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Myers-Briggs: 4 Letters that Can Change Your Team

If you’re interested in self-help or personal development, it’s very likely that you’ve taken a version of the Myers-Briggs personality assessment/type indicator at some point in your life. It’s one of my favorite ways to dig deeper into my personality as well as the personalities of the people around me. For those of you that have not heard of this test before, I’ll give you some background information.

The Myers-Briggs Type Indicator (MBTI) essentially looks at 4 key personality functions and assigns a letter based on each function. Each function has 2 types associated with it, meaning that depending on which way you answer the questions, you could be 1 of 16 types.

Introversion vs. Extroversion

Introvert Extrovert

This first category addresses where you focus your attention. If you are more introverted, your focus is primarily going to be on your inner world. Alternatively, if you are more extroverted your focus will be on the external world. I’ve also heard of these concepts representing where you gain your energy from. For example, you can be sociable as an introvert, but you need breaks and time to yourself to recharge before going back into a social environment. Extroverts are likely struggling right now with having to be home alone most of the time, as their energy comes primarily from interacting with other people. Introversion is represented by the letter “I” and extroverted by the letter “E”.

Intuition vs. Sensing

Intuition Sensing

The next trait revolves around the way you take in and process information. If you are more intuitive, your focus when receiving information is on the meaning that you get from it or the theory around it. If you are more sensing, your focus is based around the 5 senses. From my understanding, it is basically a difference between the theoretical implications or evaluating the literal aspects. If you’re more fact-based, you’re probably sensing, and if you are a “read between the lines” type of person you are probably intuitive. Intuition is represented by the letter “N” (probably because we already used “I”) and Sensing is represented by an “S”.

Thinking vs. Feeling

Thinking Feeling

Next, you’ll look at how you like to make decisions. If you are a thinker, you are more likely to make a decision based on facts, pros-and-cons lists, or with your head. If you are a feeler, you are more likely to make a decision based on how it will impact people or based on a set of values. Basically you are looking to create or maintain harmony. Thinkers are represented by a “T” and feelers by an “F”.

Judging vs. Perceiving

The last trait that is determined by this assessment derives how you deal with the world. Honestly, I’ve always found this trait the hardest to explain. That’s possibly due to the fact that I used to fall under judging, but have recently switched to perceiving. Because of this, I’m relying heavily on the information from the official Myers-Briggs website (listed in the references) so bear with me.

This trait focuses on when you are dealing with the external world, how do people perceive you. If you are judging, you primarily show your decision making preference (T/F) to other people. This person tends to thrive in organized environments where decisions are made. If you are perceiving, you primarily show your information receiving preference (N/S) to other people. This person thrives in flexibility and when they are able to adapt. These traits are represented by the letters “J” and “P”, respectively.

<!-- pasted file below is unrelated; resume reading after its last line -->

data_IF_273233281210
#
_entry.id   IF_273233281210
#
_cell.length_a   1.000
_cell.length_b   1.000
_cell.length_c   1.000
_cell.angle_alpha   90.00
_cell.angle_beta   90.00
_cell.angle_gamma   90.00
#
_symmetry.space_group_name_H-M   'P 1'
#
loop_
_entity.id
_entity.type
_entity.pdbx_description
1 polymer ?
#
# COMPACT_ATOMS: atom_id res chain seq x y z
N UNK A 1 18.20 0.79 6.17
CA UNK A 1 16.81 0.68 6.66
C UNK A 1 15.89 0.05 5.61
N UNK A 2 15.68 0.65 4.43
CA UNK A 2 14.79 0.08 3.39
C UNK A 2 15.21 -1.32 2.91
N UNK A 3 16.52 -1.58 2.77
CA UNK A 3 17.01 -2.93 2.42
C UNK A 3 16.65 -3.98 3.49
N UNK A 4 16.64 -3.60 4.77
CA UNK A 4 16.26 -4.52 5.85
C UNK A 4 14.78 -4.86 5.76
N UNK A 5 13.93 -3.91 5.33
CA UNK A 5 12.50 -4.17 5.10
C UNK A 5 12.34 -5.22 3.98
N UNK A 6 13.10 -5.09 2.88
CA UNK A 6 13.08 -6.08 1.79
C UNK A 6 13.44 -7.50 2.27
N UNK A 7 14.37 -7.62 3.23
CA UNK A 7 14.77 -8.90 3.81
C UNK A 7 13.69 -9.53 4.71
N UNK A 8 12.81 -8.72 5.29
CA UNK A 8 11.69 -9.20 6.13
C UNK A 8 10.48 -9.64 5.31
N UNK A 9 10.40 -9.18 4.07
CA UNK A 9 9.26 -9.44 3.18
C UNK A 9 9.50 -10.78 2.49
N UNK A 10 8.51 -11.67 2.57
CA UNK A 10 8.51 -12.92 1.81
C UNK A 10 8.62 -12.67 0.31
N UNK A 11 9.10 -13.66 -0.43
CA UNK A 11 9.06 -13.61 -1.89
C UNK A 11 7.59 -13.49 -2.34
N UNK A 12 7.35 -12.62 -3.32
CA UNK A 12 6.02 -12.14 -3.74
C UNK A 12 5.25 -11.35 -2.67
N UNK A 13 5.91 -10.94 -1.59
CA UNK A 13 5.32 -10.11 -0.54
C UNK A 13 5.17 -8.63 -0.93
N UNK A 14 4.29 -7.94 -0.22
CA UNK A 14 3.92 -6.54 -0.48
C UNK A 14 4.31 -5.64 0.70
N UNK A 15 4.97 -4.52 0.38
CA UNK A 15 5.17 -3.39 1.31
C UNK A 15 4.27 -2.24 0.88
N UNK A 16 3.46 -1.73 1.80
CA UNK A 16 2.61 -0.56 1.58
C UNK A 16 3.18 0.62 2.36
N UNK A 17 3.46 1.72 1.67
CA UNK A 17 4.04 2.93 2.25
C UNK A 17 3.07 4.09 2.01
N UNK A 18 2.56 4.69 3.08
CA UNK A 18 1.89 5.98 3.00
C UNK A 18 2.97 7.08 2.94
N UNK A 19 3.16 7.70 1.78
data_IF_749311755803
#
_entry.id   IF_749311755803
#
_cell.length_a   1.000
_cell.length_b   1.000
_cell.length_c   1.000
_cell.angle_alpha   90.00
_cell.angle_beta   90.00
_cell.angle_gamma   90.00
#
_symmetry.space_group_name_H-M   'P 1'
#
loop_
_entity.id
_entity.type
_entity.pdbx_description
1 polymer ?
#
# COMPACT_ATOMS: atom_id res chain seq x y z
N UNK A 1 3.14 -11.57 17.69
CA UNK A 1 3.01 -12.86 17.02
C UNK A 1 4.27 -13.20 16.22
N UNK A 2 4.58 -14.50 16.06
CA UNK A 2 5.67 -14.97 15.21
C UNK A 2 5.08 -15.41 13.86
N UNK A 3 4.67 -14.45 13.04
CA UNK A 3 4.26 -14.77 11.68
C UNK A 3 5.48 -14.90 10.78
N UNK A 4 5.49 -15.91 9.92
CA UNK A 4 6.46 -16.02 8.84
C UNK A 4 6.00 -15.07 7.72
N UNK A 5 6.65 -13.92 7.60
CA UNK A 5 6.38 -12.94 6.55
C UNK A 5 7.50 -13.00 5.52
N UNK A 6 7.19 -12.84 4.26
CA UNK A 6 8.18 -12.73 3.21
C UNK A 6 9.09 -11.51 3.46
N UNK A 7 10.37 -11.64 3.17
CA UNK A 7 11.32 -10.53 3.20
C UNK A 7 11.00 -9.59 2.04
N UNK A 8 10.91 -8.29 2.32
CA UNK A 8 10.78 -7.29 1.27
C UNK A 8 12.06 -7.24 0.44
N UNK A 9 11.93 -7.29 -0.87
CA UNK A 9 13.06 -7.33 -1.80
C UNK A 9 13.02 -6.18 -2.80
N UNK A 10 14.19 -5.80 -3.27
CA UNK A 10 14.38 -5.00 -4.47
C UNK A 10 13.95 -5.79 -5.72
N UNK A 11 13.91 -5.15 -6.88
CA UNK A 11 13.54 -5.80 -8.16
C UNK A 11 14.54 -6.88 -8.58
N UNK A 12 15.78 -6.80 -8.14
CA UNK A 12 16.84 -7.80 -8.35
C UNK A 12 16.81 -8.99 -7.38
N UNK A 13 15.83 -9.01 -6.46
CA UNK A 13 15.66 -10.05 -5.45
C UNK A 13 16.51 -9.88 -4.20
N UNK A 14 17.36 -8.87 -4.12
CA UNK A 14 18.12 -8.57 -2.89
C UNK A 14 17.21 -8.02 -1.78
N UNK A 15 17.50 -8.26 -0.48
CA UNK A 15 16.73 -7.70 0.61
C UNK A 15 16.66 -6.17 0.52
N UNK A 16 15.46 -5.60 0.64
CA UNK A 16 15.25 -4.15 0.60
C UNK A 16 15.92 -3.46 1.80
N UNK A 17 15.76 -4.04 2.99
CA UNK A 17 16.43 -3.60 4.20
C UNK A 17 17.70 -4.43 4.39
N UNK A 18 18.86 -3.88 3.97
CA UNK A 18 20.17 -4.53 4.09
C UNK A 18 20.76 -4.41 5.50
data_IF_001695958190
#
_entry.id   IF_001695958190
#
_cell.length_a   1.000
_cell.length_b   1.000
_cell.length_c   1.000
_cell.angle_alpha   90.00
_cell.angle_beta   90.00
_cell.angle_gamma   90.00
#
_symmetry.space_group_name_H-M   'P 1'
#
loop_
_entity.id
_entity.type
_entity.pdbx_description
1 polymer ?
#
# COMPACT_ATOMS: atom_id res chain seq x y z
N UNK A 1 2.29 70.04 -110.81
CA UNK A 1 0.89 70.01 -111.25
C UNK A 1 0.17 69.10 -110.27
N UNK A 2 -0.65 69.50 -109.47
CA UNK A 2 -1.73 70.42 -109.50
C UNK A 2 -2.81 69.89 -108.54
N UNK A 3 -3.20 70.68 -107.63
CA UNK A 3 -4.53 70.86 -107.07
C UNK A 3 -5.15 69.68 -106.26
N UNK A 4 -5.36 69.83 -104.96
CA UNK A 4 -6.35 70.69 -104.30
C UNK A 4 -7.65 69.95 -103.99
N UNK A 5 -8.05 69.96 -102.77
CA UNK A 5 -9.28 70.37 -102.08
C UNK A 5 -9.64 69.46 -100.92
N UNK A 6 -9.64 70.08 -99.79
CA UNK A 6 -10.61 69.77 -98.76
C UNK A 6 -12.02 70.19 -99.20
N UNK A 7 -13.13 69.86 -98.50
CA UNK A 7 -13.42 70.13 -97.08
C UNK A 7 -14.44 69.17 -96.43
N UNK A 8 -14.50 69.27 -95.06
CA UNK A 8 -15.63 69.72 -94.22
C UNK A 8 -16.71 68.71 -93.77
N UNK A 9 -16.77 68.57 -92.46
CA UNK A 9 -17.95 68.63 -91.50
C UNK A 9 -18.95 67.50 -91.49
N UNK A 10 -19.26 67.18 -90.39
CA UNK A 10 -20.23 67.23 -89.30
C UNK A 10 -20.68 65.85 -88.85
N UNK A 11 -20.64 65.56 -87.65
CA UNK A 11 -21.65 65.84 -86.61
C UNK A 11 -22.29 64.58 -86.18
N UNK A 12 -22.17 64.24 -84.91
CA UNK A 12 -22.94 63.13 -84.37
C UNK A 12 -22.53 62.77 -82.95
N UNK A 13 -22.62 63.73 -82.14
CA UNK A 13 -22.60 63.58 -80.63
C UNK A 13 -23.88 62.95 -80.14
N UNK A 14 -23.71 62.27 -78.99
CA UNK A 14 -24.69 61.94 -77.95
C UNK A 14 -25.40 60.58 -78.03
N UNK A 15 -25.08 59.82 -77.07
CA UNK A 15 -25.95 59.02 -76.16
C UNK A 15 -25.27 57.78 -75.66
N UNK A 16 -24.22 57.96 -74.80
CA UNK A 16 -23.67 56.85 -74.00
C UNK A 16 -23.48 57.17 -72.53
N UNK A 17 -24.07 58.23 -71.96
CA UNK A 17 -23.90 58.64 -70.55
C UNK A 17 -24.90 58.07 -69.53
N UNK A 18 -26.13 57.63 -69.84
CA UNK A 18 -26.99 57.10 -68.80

Ok, but how do I use Myers-Briggs at Work?

Something fun that my team does when we bring on a new hire, is that we all go through the assessment and I compile information on all of our personality types to share with each other. My favorite resource for this is 16 Personalities. This website offers an assessment to determine your type for FREE. Not only that, but it provides a plethora of free information relating to your type. (I also signed up for their email list and receive monthly information on my type.) There are 2 sections under your type that are incredibly useful for a work environment: Career Paths and Workplace habits.

Myers-Briggs Mediator

My personality type is INFP (Introversion, Intuition, Feeling, and Perceiving) and is known as the mediator. Some fun facts about me that I’ve learned are…

  • I work better when I can share through creative expression and personal growth (LOL at me starting this blog)
  • I will not thrive when I’m in a high-stress, team-heavy environment where I have to deal with bureaucracy. That’s why I’ve been 100x happier working from home, where I am generally left to do my work without too much interruption.
  • If I don’t find that the work I need to do is worth doing, it’s likely that I won’t do it. I’ve run into a lot of problems with this over the years. If I don’t find something interesting or that valuable, I will procrastinate as much as I possibly can.
  • I like working on projects and with a small team, not easy and/or forgettable tasks.
  • My three basic workplace truths are that I value harmony, need an emotional and moral connection to my work, and hate dealing with bureaucracy

Can you see how those traits might be helpful to know, especially if you’re my manager? After looking through these traits, you learn what type of work I will enjoy and work hard on. You also learn that if I can’t find value in it, you’re going to need to help me find some if you want it to get done in a timely way.


Check out the links below to learn more about Myers-Briggs or your personality type!

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